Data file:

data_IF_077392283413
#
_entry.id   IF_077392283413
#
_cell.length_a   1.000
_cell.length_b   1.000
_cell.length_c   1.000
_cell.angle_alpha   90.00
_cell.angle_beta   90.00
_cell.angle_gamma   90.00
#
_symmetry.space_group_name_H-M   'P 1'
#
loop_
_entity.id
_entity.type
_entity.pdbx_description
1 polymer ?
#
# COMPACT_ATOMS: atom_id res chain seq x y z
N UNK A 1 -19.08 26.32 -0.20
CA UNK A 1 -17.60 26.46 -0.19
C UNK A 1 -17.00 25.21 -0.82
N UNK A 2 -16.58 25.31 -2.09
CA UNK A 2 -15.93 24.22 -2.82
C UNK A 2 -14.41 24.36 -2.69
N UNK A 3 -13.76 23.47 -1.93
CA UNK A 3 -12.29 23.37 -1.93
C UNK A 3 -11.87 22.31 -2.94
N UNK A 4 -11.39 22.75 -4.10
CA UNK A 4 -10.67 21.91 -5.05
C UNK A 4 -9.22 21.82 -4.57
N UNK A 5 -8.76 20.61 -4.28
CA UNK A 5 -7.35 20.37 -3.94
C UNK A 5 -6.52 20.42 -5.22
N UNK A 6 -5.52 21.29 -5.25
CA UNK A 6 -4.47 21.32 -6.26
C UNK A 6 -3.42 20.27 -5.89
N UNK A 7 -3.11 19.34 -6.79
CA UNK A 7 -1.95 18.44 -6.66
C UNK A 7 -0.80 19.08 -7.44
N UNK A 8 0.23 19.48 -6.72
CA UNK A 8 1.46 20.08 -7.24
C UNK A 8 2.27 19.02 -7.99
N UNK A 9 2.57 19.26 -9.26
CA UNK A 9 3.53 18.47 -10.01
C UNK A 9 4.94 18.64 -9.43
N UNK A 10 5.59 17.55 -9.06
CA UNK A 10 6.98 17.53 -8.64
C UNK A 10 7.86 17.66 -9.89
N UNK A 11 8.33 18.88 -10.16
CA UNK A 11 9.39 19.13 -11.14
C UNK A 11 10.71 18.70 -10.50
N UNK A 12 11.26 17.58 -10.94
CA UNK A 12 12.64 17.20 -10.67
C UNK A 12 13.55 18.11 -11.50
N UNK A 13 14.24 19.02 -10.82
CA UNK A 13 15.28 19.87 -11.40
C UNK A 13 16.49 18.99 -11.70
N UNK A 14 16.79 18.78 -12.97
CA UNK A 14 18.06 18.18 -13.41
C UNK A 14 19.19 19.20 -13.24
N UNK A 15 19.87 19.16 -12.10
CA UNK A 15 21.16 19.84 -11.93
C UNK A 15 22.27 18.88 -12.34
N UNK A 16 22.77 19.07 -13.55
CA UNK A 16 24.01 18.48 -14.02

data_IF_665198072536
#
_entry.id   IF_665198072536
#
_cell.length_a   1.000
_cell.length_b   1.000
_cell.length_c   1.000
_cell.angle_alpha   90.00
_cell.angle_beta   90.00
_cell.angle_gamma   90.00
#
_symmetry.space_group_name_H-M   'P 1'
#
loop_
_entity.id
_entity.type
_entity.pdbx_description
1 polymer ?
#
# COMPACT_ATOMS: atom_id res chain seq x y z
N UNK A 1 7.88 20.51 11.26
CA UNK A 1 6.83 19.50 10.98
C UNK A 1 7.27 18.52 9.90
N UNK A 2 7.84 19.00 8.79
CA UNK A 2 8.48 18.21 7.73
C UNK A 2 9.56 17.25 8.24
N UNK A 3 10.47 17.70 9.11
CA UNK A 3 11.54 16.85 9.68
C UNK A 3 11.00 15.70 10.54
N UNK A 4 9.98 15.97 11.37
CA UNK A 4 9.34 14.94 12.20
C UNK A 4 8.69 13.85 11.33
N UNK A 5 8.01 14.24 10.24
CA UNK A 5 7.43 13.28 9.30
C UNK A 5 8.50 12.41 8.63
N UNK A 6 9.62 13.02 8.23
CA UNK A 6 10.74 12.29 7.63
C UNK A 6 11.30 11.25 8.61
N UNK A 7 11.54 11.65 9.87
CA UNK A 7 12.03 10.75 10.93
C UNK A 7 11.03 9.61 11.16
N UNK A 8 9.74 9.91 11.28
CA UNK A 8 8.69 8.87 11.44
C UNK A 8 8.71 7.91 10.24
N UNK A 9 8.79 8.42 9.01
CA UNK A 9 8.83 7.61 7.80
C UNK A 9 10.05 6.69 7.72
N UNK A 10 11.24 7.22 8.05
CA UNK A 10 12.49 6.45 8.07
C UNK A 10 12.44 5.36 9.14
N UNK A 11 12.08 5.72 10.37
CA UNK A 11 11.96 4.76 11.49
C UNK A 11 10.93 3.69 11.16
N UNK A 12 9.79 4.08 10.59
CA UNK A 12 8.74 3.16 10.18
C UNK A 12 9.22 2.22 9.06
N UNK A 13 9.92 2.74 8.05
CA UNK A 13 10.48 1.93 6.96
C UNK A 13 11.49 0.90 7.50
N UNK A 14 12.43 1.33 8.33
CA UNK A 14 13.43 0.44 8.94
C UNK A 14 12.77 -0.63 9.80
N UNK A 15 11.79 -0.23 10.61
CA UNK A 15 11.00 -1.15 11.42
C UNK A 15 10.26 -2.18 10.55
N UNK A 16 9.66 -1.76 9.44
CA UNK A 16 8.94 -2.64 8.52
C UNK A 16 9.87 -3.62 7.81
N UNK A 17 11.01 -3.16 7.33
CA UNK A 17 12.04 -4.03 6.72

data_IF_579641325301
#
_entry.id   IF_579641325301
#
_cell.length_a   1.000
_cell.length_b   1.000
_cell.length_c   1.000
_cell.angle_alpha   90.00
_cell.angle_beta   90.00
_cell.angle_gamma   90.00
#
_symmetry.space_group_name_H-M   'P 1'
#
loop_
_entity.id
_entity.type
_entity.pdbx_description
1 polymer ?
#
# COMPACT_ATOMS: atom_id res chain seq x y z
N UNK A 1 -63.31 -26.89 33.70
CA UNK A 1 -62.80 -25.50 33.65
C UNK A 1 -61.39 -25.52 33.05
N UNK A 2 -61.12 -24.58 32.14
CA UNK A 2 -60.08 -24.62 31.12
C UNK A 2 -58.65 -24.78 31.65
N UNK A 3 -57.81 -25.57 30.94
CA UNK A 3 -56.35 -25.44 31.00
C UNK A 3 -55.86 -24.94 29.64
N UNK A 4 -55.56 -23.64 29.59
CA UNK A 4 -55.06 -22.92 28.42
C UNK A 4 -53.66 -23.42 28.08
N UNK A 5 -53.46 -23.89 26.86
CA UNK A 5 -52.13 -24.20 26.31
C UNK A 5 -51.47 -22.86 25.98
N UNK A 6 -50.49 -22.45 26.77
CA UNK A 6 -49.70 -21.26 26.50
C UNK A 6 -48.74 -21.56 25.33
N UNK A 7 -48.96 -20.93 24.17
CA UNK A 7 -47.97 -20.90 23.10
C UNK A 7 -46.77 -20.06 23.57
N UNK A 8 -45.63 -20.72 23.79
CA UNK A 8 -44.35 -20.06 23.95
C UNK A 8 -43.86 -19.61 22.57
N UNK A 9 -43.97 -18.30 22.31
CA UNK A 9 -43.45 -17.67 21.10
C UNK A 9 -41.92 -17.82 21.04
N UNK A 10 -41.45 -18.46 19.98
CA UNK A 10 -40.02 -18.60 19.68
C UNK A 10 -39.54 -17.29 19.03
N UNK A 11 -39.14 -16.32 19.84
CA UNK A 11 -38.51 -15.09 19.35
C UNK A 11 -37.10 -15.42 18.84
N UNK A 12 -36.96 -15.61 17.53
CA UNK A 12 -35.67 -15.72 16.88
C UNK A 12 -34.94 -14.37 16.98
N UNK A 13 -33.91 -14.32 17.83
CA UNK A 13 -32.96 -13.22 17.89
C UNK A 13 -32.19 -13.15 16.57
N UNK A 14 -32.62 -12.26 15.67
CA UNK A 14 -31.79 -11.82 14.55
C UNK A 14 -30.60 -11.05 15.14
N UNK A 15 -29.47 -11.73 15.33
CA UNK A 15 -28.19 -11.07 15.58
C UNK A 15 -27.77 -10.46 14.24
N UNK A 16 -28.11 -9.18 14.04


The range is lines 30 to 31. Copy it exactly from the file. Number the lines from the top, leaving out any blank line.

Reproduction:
N UNK A 4 -11.39 22.75 -4.10
CA UNK A 4 -10.67 21.91 -5.05